There is a delightful mix-up over the loss (or was it theft?) of a valuable scarab. Realising there is money being rewarded for its recovery various people chase off to Blandings Castle to try to retrieve it. This cannot be done with open honesty but by the most devious means possible, so that no-one knows who they are or what they are really up to. The description of the severely sleep-deprived Baxter believing he is hallucinating in the pub (when we, the reader, really know what he sees and hears to be true) is superb.

Truly Wodehouse is a master of the pompous upper-class character and inevitable farce in stately homes. Clearly it is from a bygone era, and it is hard to imagine what a modern equivalent might be, but on finishing the book I fell asleep drafting my own play for a West End stage: a bedroom farce with unknown guests and unwanted interruptions. Thankfully for the rest of the world, I slept before it became a reality. Even more thankfully, Wodehouse manages it to perfection and is freely available from the library.

Monday, 9 August 2010

Summer reading by Withenay Wanders

Richard and Judy have their list; the TV book club theirs.

I have a random collection taken from the library whilst my children work on their 'Space Hop' Summer Challenge. They are not chosen for their literary merit but usually for being a light read. Or for being at eye-level and with an attractive cover, of course.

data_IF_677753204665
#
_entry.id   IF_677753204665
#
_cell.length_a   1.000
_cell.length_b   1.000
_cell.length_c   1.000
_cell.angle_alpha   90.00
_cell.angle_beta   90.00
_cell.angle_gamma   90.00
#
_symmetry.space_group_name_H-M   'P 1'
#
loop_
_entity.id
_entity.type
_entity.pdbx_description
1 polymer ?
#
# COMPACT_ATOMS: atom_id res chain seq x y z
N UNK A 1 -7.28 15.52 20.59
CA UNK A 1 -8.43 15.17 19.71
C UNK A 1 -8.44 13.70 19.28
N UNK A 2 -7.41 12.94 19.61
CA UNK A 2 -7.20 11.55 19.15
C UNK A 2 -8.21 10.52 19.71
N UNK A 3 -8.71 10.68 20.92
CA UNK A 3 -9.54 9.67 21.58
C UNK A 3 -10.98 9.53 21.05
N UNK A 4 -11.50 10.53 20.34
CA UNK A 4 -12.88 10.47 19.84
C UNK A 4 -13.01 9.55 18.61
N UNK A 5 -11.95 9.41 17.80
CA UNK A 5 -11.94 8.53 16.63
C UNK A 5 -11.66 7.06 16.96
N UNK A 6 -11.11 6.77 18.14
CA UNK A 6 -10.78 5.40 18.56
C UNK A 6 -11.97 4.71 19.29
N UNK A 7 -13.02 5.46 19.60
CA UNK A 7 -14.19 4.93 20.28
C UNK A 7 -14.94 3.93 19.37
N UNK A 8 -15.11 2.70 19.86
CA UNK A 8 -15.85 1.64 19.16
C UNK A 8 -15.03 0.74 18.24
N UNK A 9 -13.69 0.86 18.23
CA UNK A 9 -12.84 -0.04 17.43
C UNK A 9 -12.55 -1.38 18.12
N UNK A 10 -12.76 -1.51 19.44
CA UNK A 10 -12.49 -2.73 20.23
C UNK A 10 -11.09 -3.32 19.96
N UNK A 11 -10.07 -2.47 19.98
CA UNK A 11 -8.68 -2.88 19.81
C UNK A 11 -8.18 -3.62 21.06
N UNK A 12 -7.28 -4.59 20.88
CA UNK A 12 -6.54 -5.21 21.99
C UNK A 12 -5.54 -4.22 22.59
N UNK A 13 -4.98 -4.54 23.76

So, first off the shelf is The Tea House on Mulberry Street by Sharon Owens.

I liked the sound of this: I like tea shops, as a general rule, and therefore am immediately attracted to the idea of sitting in one, drinking cups of tea and watching the world go by. Furthermore, when I took it off the shelf I read the review form the Irish Independent: "Maeve Binchy meets Joanna Trollope ... gives you a warm glow like a nice cup of tea." Exactly what I needed for a bit of summer reading.

The story is set in Ireland and revolves - unsurprisingly - around a tea shop and the love lives of its owners and regulars. There is a fairly standard mix of unfaithful husbands, affairs with sexy men, long lost loves, never-to-be loves and the aching for a baby marital strife. Everyone wants change but no-one is sure how to get it.

The tempting descriptions of cheesecake and desserts have me salivating from the start. The characters are well-written, introduced slowly from the beginning of the book, with sufficient back-story to give credence. However, I confess I was disappointed with the end. It was delightfully predictable and the author did manage to tie up all the loose ends, though rather handed to me (the reader) on a plate in the final chapter. It would have been nice to have something a little more enigmatic. For example, the story of Clare (loved and lost) probably could have been a book in itself, if the author had wished. Instead it all neatly tied up (oh look! he's just around the corner and currently single ...) and we quickly passed on to another character.

There are certainly interesting ideas in the story and a delightful mix of people to indulge myself with. There are several other books by the same author at the library and I wouldn't dismiss them if I wanted something light to read, but to my mind it was not in the same class as Maeve Binchy.